Ctenophore - Description - Common Features - Feeding, Excretion and Respiration

Feeding, Excretion and Respiration

When prey is swallowed, it is liquefied in the pharynx by enzymes and by muscular contractions of the pharynx. The resulting slurry is wafted through the canal system by the beating of the cilia, and digested by the nutritive cells. The ciliary rosettes in the canals may help to transport nutrients to muscles in the mesoglea. The anal pores may eject unwanted small particles, but most unwanted matter is regurgitated via the mouth.

Little is known about how ctenophores get rid of waste products produced by the cells. The ciliary rosettes in the gastrodermis may help to remove wastes from the mesoglea, and may also help to adjust the animal's buoyancy by pumping water into or out of the mesoglea.

Read more about this topic:  Ctenophore, Description, Common Features

Other articles related to "excretion, respiration":

Hyperuricemia - Causes
... functional types increased production of uric acid, decreased excretion of uric acid, and mixed type ... Causes of decreased excretion include kidney disease, certain drugs, and competition for excretion between uric acid and other molecules ...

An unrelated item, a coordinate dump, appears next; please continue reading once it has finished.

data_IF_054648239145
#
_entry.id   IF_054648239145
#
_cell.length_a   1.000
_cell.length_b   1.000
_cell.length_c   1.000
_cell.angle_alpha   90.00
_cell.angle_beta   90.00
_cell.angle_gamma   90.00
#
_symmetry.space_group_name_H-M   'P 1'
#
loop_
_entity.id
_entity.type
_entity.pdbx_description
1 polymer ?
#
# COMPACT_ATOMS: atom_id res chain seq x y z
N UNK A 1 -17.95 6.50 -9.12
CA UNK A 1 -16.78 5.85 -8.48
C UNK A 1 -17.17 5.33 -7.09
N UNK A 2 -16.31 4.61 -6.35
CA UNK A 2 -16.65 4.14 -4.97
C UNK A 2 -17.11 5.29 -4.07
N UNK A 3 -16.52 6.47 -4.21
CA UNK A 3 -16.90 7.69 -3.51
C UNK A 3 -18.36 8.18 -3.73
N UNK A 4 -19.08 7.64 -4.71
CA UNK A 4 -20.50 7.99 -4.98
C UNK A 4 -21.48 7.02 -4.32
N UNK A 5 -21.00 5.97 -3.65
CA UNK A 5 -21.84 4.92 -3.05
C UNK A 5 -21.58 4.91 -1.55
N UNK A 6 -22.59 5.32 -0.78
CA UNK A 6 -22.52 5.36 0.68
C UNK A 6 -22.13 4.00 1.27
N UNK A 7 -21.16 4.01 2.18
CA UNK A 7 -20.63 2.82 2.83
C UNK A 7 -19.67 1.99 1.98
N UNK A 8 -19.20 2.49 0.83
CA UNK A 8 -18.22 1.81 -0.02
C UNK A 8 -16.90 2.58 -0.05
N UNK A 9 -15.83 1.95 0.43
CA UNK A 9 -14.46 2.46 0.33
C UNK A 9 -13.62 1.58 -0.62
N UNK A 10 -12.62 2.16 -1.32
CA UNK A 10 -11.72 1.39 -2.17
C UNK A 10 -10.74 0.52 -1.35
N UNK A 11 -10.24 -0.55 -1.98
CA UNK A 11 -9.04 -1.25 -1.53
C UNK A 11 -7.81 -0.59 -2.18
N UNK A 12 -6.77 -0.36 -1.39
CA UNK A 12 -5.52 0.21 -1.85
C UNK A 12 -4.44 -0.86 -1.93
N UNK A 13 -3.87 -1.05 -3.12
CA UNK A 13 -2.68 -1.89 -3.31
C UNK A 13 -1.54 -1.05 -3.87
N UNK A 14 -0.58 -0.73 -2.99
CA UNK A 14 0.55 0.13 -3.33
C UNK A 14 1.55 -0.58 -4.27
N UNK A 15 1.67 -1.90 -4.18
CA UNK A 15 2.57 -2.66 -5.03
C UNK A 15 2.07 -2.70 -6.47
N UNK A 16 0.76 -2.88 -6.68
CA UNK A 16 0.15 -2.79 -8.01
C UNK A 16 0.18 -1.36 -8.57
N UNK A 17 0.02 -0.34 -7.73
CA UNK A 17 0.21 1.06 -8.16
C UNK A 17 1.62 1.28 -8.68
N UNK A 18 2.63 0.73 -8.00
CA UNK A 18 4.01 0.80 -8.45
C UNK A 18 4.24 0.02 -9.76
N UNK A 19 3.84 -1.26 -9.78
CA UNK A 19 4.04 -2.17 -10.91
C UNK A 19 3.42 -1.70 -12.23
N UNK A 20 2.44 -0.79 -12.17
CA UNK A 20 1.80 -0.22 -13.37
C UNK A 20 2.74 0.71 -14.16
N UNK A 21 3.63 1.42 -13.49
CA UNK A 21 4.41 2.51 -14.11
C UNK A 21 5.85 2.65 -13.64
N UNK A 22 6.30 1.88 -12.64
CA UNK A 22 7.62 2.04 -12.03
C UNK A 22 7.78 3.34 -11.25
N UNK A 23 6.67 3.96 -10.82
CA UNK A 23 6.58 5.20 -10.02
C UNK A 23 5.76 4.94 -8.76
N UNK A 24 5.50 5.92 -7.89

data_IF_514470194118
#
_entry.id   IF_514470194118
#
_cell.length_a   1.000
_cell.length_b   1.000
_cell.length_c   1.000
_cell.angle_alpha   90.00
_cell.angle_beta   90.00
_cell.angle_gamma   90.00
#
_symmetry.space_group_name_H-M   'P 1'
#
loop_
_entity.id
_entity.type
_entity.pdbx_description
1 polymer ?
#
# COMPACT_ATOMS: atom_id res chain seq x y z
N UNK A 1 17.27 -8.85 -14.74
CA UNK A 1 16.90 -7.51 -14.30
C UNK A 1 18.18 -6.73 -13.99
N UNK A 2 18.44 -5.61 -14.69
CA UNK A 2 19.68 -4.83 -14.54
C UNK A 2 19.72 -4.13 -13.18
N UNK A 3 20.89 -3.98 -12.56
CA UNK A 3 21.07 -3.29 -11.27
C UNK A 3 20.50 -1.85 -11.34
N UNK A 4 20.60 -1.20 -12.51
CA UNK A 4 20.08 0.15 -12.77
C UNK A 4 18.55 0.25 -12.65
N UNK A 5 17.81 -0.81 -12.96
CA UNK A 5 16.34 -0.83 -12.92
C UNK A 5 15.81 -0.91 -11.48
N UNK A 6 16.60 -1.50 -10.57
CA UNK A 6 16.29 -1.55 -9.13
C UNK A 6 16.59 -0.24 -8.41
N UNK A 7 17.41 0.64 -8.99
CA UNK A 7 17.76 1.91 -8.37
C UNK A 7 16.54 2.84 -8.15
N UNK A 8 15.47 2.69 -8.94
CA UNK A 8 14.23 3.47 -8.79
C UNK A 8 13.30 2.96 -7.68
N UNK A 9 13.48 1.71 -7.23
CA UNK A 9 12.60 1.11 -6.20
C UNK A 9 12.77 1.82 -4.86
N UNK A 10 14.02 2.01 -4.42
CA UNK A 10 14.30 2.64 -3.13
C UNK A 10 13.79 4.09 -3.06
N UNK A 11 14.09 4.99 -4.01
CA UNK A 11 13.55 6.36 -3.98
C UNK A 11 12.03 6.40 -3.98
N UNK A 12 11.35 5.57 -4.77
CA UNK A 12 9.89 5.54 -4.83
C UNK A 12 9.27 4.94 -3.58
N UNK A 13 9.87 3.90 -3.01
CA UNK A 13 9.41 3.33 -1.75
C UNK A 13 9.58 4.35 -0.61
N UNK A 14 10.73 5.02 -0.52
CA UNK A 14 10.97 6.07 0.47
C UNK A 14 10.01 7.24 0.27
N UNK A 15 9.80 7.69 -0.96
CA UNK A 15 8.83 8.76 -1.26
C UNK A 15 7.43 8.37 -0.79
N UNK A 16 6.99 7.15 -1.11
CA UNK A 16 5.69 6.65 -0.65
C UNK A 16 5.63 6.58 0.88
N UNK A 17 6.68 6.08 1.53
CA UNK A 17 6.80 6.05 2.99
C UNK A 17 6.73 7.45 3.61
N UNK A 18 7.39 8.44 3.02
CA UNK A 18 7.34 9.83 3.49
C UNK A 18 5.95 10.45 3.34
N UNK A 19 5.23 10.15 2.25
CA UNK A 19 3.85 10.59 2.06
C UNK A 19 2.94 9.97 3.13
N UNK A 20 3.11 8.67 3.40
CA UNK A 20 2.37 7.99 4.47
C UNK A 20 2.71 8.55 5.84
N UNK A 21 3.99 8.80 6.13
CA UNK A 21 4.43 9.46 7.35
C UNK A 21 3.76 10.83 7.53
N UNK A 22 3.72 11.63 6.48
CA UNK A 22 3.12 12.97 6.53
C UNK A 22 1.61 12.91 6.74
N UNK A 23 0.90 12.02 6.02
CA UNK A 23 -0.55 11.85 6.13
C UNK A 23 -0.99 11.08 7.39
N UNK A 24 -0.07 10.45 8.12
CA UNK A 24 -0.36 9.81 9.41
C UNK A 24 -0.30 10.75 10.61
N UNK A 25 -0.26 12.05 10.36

Excretion - Non-mammalian
... and there are no special organs of excretion ... Carbon dioxide released during respiration gets utilized during photosynthesis ...
Photinus Pyralis - Defense
... the family Lampyridae have been known to use certain defenses such as unpleasant odor and the excretion of a sticky substance to avoid predation ... Excretion of unpleasant fluids from the areas along the elytra and pronotum is the result of tactile stimulation and has been referred to as reflexive bleeding ... The excretion contains lucibufagins, steroids found in P ...
Aratac - Metabolism - Excretion
... Excretion is primarily hepatic and biliary with almost no elimination via the renal route and it is not dialyzable ...